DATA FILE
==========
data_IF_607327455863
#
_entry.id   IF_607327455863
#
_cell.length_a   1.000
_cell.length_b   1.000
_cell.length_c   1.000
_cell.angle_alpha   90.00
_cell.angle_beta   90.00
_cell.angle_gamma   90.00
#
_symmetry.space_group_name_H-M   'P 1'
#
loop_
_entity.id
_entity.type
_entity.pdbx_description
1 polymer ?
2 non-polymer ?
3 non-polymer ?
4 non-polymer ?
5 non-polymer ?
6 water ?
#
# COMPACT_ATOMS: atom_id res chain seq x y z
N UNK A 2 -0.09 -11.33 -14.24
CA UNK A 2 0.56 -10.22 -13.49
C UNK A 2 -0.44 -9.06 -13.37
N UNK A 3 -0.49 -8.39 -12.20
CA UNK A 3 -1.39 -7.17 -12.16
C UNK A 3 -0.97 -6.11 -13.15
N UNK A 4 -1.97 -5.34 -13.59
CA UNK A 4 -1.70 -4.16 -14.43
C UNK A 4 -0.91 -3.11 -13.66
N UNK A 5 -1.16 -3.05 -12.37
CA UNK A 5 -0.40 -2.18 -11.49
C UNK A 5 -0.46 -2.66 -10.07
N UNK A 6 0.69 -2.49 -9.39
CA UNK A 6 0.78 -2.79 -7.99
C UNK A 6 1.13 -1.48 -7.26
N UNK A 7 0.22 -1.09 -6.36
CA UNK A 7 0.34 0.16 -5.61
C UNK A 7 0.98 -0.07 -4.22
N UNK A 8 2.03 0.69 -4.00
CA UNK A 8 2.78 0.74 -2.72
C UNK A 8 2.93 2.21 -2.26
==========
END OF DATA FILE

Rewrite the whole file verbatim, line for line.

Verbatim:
data_IF_607327455863
#
_entry.id   IF_607327455863
#
_cell.length_a   1.000
_cell.length_b   1.000
_cell.length_c   1.000
_cell.angle_alpha   90.00
_cell.angle_beta   90.00
_cell.angle_gamma   90.00
#
_symmetry.space_group_name_H-M   'P 1'
#
loop_
_entity.id
_entity.type
_entity.pdbx_description
1 polymer ?
2 non-polymer ?
3 non-polymer ?
4 non-polymer ?
5 non-polymer ?
6 water ?
#
# COMPACT_ATOMS: atom_id res chain seq x y z
N UNK A 2 -0.09 -11.33 -14.24
CA UNK A 2 0.56 -10.22 -13.49
C UNK A 2 -0.44 -9.06 -13.37
N UNK A 3 -0.49 -8.39 -12.20
CA UNK A 3 -1.39 -7.17 -12.16
C UNK A 3 -0.97 -6.11 -13.15
N UNK A 4 -1.97 -5.34 -13.59
CA UNK A 4 -1.70 -4.16 -14.43
C UNK A 4 -0.91 -3.11 -13.66
N UNK A 5 -1.16 -3.05 -12.37
CA UNK A 5 -0.40 -2.18 -11.49
C UNK A 5 -0.46 -2.66 -10.07
N UNK A 6 0.69 -2.49 -9.39
CA UNK A 6 0.78 -2.79 -7.99
C UNK A 6 1.13 -1.48 -7.26
N UNK A 7 0.22 -1.09 -6.36
CA UNK A 7 0.34 0.16 -5.61
C UNK A 7 0.98 -0.07 -4.22
N UNK A 8 2.03 0.69 -4.00
CA UNK A 8 2.78 0.74 -2.72
C UNK A 8 2.93 2.21 -2.26